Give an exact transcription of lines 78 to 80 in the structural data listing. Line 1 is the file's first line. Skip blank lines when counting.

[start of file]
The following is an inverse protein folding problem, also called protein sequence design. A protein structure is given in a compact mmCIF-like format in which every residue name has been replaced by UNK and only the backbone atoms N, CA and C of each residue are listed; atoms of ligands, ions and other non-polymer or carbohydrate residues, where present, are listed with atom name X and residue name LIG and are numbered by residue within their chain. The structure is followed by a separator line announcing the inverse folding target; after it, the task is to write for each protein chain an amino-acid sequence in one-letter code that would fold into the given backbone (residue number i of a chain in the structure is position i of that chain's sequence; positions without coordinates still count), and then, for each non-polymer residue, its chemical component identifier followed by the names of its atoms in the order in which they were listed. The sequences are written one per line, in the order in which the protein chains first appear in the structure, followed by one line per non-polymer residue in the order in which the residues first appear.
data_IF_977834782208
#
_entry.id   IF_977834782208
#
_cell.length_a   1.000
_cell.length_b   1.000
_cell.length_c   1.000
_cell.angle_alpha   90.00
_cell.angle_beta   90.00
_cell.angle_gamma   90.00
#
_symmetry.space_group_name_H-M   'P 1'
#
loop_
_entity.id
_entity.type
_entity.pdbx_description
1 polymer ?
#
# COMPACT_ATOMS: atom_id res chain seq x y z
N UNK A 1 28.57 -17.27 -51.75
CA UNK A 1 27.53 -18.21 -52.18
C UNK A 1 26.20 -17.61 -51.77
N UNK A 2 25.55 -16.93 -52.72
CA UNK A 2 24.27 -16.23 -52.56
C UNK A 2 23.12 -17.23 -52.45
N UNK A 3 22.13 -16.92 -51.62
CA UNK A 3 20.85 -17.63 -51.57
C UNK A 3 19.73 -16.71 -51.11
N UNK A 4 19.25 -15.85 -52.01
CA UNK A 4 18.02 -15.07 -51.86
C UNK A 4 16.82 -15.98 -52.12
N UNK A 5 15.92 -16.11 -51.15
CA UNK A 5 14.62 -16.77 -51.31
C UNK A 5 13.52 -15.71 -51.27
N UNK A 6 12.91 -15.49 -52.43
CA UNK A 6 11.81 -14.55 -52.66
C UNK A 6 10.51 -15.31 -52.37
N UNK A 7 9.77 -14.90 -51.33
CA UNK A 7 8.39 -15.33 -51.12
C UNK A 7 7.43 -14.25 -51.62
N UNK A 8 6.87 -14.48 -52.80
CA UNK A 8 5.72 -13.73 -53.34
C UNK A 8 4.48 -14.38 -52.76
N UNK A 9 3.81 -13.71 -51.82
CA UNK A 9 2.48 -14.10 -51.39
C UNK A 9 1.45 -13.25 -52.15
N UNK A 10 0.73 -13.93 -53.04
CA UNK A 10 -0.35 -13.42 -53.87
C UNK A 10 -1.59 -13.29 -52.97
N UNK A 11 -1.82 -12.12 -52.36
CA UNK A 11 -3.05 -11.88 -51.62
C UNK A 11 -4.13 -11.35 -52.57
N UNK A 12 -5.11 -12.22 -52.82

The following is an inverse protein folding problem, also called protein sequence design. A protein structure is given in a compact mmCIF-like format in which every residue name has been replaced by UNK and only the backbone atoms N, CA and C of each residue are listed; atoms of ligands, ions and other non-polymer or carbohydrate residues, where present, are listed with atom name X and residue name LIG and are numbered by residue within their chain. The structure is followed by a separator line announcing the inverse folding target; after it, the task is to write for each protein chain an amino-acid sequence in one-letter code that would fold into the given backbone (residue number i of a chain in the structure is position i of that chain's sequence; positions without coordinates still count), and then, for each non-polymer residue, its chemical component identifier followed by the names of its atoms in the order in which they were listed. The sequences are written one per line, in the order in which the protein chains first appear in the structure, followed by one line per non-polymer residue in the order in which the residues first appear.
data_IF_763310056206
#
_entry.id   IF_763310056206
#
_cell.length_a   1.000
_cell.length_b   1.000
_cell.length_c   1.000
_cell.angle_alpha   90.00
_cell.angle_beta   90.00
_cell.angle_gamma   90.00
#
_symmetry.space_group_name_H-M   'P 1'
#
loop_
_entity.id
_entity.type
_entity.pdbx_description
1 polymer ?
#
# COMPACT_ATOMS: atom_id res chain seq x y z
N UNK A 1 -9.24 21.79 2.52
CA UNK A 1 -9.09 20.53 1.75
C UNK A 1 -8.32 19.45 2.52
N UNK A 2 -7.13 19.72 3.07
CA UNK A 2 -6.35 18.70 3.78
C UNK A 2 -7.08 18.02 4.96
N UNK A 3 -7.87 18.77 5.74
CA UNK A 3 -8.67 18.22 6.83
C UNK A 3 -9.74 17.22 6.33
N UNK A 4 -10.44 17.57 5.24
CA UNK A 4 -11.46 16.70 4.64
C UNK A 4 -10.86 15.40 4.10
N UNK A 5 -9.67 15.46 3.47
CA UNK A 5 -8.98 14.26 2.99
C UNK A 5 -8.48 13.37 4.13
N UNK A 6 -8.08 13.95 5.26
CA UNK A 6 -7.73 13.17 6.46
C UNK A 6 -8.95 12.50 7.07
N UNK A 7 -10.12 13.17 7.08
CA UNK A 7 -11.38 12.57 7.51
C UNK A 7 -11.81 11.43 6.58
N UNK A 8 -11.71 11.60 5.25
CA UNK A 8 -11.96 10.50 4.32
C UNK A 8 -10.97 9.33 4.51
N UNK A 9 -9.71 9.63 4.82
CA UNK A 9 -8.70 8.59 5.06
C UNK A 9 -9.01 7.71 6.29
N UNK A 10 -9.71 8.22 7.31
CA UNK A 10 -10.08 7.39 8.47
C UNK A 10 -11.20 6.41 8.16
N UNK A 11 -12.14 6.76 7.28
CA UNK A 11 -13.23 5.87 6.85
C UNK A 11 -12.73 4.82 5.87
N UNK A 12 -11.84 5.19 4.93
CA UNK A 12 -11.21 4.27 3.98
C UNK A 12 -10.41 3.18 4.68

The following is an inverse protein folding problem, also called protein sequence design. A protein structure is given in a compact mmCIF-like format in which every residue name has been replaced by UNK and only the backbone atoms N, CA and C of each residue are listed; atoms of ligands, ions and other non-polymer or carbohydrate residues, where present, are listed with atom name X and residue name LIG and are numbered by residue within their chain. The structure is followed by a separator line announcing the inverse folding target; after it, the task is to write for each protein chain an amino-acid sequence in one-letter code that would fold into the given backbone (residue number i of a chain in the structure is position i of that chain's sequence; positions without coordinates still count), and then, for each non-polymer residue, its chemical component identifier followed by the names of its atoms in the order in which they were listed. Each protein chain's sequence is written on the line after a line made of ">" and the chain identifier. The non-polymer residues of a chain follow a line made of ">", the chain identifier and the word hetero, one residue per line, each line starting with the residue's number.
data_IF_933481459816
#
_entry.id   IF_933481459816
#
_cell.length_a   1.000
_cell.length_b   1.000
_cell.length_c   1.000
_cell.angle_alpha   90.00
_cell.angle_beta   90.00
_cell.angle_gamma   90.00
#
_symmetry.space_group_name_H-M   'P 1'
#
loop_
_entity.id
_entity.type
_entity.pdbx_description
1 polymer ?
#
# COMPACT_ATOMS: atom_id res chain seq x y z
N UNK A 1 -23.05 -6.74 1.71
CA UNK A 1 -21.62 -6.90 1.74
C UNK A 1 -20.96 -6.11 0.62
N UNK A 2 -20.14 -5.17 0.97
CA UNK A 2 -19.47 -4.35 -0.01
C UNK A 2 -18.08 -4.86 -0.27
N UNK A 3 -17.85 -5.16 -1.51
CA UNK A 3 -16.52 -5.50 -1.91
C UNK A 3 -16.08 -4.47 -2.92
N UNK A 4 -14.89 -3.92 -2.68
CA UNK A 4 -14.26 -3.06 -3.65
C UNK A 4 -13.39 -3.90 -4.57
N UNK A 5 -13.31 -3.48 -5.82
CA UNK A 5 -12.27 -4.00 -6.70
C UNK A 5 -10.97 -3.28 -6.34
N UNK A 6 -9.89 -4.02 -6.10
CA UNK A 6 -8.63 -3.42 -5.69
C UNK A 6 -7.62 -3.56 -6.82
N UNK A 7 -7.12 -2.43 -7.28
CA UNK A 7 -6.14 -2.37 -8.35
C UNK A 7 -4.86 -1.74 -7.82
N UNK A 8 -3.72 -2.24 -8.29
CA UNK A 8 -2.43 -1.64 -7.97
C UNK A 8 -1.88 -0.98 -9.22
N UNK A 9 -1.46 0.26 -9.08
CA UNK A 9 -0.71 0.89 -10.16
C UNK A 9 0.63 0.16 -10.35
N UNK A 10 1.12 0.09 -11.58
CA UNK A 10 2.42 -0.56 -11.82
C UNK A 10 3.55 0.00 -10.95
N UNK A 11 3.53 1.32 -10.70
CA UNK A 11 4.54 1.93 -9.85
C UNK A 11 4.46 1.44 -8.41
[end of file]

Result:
CA UNK A 1 -9.09 20.53 1.75
C UNK A 1 -8.32 19.45 2.52
N UNK A 2 -7.13 19.72 3.07